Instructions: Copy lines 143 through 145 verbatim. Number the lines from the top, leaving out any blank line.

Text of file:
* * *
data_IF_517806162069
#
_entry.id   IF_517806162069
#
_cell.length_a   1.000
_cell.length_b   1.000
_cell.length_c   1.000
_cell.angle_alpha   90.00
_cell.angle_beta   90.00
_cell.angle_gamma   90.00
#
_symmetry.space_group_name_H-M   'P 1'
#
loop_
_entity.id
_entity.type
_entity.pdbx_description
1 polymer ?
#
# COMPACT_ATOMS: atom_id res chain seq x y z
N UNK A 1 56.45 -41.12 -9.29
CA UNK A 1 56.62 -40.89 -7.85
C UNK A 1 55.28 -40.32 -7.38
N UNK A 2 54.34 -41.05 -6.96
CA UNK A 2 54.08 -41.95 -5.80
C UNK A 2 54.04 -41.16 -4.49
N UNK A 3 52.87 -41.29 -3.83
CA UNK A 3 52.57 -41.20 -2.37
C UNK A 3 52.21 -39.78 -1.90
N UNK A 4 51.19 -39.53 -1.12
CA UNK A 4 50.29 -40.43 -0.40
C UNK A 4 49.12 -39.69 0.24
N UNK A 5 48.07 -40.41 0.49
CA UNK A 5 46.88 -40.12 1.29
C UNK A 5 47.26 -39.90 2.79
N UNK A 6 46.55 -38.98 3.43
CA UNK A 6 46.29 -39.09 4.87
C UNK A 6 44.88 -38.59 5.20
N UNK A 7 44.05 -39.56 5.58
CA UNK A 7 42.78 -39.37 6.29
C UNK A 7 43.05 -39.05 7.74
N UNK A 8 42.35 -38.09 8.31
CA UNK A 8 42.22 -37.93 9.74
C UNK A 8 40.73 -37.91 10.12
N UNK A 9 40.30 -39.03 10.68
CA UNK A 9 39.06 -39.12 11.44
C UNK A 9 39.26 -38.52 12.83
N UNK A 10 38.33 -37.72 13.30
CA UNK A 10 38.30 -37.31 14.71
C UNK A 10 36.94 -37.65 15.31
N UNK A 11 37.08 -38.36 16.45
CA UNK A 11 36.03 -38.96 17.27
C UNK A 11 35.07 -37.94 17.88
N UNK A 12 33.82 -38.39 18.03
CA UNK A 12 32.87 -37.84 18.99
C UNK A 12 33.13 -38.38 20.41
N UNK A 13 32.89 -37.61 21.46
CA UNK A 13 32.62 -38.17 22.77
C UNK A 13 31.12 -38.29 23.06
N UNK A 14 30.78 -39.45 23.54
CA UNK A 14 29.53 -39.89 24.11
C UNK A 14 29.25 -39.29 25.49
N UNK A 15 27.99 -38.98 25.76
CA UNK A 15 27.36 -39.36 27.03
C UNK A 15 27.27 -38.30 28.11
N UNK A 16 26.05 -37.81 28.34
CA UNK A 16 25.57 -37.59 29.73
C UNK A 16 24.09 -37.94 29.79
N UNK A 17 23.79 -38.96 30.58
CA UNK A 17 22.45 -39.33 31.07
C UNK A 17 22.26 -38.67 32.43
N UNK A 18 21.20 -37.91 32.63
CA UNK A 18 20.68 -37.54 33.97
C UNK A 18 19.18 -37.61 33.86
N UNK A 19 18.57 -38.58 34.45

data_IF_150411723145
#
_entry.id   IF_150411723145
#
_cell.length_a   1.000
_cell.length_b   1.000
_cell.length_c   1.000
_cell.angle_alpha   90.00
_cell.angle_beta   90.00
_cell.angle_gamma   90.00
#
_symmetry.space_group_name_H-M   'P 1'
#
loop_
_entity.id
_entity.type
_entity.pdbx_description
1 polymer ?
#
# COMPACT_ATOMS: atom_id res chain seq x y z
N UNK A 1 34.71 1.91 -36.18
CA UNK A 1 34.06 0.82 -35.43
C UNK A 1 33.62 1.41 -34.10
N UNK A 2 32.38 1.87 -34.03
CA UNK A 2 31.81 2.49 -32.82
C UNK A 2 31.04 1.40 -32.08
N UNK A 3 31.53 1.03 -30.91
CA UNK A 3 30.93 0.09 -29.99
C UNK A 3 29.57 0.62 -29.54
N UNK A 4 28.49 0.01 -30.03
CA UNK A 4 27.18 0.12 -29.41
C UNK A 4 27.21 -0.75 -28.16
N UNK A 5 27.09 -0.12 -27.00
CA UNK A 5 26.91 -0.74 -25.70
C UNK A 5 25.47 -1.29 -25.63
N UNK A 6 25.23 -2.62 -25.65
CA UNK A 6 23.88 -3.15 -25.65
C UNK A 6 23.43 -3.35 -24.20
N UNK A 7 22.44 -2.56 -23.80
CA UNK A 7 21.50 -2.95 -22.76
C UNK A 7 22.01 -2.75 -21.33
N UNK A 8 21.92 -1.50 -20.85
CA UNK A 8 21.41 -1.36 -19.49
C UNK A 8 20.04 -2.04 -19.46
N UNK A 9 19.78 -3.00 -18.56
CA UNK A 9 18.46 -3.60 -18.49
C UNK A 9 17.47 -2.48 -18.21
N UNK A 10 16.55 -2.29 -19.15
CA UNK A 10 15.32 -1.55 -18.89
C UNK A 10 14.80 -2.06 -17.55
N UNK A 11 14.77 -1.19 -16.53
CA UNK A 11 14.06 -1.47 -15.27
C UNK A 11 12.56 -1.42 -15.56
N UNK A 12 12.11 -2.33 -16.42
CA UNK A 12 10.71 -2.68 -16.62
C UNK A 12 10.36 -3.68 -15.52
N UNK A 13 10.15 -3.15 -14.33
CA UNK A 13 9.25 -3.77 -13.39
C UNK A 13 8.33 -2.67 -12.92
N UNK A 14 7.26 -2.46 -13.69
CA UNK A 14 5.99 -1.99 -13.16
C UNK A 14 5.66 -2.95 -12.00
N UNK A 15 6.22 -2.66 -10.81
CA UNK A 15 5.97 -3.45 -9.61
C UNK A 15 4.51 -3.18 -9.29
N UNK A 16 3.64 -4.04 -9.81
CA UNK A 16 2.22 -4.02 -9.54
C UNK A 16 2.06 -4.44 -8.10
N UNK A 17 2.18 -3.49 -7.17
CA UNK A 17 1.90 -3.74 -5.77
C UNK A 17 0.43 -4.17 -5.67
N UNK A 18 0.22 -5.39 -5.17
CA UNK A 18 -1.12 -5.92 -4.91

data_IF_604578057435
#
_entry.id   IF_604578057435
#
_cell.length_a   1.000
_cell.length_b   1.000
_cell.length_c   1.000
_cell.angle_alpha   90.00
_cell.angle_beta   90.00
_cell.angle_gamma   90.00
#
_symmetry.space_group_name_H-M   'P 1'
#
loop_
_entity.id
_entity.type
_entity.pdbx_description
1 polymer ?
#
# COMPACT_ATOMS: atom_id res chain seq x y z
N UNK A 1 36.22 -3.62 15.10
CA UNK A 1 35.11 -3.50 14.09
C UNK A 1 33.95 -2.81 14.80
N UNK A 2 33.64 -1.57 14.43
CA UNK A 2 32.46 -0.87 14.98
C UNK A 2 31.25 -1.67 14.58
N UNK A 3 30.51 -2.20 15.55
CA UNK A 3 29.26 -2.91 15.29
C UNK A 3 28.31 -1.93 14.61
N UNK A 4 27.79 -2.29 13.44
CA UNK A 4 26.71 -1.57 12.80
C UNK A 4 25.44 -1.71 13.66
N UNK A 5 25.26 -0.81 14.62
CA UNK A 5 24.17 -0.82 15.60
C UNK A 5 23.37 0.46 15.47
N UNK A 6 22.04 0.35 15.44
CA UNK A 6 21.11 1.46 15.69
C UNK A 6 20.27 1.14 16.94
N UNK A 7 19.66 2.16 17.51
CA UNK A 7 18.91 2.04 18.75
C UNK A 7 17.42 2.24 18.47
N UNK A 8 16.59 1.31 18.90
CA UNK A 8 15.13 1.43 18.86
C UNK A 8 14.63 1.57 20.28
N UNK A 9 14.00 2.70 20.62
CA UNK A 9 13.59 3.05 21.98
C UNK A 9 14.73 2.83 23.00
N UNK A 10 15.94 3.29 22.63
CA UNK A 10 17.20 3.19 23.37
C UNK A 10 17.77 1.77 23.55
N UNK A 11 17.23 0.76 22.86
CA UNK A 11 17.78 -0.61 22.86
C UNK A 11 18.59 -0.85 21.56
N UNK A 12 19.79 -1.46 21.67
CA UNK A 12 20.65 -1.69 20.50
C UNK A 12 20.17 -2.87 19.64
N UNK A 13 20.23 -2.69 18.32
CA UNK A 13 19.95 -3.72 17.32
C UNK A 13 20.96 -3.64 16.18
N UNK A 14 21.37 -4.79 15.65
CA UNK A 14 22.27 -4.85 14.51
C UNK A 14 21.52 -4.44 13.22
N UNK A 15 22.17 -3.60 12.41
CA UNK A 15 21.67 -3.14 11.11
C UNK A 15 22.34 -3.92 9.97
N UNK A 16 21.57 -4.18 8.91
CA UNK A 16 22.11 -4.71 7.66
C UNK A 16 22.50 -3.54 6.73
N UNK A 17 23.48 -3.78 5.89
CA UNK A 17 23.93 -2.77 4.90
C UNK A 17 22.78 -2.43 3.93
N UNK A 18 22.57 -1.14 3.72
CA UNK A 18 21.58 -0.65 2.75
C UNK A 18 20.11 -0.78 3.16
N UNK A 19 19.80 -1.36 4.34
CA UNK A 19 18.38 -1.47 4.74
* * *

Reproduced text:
C UNK A 16 2.06 -4.44 -8.10
N UNK A 17 2.18 -3.49 -7.17
CA UNK A 17 1.90 -3.74 -5.77